One of the common "sky is falling" claims of Strategic Arms Reduction Treaty (New START) supporters like Hillary Clinton and John Isaacs of the Council of a Livable World is that unless this treaty with Russia is ratified, we'll have nothing binding to make us continue reducing our nuclear weapons arsenal.
With Herculean-like effort, the Obama Administration continues to insist that the New START treaty between the United States and Russia will not limit U.S. ballistic missile defense or the strategic options available to the President. However, numerous limitations and other problematic issues have continued to be exposed throughout the treaty.
Just when you thought that bumbling Boris Badenov and Natasha Fatale had retired for good, the FBI uncovers an 11-person, deep-cover Russian spy ring stretching from Boston to Washington.
The Obama administration is urging the Senate to ratify the U.S.-Russia Strategic Arms Reduction Treaty -- but it won't release the negotiating record for "New START" to senators who've asked for it.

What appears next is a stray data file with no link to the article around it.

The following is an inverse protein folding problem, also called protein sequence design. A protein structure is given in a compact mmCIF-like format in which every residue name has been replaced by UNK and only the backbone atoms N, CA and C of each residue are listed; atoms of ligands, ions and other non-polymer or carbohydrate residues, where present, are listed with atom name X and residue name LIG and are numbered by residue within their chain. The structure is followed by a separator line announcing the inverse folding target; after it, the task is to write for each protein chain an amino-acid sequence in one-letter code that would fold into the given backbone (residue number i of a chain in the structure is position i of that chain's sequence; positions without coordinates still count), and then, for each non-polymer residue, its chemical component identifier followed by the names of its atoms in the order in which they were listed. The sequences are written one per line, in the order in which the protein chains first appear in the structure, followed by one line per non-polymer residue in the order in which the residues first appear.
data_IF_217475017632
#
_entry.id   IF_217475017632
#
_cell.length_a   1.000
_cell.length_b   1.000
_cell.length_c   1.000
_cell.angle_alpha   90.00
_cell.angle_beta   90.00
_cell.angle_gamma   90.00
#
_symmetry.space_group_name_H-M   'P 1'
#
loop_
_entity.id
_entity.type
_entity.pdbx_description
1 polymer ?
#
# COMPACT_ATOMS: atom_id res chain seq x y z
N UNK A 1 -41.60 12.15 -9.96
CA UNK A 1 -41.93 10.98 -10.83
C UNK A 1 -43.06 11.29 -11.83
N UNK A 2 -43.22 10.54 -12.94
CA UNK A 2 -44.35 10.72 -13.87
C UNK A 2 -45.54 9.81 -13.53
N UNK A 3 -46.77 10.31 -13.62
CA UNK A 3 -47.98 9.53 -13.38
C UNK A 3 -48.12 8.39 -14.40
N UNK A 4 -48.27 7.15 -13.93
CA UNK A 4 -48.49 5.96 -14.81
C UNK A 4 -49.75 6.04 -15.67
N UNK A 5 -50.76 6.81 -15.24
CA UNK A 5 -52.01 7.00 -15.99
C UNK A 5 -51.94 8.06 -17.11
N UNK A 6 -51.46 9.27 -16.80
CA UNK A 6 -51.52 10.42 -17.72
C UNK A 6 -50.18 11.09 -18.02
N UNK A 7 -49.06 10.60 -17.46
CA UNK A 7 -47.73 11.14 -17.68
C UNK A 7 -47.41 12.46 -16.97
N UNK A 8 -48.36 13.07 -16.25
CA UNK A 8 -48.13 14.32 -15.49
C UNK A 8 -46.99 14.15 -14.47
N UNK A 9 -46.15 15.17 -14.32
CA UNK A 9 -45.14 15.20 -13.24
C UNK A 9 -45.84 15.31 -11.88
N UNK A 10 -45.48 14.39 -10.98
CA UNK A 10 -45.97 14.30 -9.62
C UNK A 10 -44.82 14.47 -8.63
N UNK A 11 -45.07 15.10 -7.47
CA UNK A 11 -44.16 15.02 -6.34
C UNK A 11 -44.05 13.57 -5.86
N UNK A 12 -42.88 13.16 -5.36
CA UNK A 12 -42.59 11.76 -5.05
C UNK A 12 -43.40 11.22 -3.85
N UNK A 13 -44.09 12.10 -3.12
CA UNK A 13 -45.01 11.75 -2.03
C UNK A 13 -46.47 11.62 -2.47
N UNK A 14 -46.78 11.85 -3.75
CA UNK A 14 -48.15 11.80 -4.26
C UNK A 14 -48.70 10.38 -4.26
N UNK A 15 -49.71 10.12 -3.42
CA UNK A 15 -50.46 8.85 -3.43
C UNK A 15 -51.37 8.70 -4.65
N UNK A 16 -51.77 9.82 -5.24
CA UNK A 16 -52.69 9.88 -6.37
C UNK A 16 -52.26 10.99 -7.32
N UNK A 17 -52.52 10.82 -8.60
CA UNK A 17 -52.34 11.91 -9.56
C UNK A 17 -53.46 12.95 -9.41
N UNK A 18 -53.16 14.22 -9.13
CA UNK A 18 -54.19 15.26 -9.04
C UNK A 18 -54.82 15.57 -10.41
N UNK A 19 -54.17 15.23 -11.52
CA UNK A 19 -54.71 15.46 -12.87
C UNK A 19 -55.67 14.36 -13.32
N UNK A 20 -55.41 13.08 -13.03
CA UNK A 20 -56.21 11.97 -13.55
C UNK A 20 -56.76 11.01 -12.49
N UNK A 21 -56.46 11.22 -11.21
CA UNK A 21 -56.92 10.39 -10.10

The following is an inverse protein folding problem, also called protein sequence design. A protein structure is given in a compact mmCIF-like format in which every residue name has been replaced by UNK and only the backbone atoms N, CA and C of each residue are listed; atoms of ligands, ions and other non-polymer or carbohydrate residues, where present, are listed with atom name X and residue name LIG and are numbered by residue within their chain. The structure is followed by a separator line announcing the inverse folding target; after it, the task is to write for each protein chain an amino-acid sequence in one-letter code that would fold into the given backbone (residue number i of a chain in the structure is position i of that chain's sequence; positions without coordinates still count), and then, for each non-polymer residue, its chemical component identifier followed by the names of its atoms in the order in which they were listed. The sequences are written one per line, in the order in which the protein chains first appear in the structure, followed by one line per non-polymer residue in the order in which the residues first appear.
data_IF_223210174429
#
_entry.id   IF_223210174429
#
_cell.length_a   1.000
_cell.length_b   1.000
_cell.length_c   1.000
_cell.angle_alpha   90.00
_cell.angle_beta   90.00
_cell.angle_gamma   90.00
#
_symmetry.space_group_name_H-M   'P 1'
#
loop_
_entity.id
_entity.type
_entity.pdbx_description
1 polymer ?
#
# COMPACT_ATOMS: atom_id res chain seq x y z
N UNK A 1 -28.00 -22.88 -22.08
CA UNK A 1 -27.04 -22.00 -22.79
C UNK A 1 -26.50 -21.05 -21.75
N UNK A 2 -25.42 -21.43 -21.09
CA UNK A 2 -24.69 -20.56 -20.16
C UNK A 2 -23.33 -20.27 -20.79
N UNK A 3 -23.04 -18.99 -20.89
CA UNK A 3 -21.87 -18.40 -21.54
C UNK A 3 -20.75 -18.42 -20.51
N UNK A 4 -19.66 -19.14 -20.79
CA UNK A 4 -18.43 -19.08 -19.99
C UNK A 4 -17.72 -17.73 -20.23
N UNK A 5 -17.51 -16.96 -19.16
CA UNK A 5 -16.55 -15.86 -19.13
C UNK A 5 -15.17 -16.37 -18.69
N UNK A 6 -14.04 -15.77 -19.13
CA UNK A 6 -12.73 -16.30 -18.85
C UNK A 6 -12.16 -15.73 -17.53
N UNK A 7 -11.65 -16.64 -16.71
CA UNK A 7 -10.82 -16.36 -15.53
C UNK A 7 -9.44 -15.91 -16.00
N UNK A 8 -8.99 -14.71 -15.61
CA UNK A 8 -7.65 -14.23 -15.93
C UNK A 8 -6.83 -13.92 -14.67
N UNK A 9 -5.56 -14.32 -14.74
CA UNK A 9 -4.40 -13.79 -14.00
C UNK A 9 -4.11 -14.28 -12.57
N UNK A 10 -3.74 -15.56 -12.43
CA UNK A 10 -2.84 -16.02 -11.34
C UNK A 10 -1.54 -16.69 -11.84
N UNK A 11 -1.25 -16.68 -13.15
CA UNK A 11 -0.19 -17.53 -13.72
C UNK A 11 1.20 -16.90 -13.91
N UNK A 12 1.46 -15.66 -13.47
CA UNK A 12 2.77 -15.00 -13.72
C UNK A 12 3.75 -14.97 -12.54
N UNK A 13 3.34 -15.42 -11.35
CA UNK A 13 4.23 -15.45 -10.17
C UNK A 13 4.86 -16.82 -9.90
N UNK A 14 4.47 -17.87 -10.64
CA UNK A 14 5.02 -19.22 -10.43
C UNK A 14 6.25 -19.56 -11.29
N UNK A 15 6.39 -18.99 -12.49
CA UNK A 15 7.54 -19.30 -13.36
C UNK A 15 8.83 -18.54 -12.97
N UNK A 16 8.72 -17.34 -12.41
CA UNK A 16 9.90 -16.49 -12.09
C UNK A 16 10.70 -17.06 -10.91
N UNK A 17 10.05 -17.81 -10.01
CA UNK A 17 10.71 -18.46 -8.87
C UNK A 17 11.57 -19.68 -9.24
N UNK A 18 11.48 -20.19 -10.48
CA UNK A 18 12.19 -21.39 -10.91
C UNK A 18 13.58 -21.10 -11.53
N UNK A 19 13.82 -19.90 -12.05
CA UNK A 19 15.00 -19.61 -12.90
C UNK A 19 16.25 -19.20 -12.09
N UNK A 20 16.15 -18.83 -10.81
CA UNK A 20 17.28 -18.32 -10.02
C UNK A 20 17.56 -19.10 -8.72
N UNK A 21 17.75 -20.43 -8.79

One of the most under-reported national security stories is the growing angst over our ability to continue to produce some high-tech components for our most advanced defense systems.
Nuclear proliferation trends are not positive. In 1998, there were just six nuclear states; today, there are nine with a 10th -- Iran -- moving in that direction. An undeclared nuclear program in Syria , which was being built by North Korea , only adds to the jitters.
At a near-breathless pace over a month's time, the Obama administration released a nuclear strategy, inked a new strategic treaty, hosted an all-world atomic affair and attended a major nonproliferation conference.
While Americans focus on the significant challenges at home, they must also not forget the growing national security challenges that our nation faces abroad.
It turns out the Russians got a great deal on the new Strategic Arms Reduction Treaty, which U.S. President Obama and Russian President Dmitry Medvedev signed in Prague last month.
The South Korean government is now reporting that a large undersea explosion (e.g., a torpedo) is likely responsible for sinking its warship Cheonan in the Yellow Sea in March, with the loss of more than 40 souls.7 Comments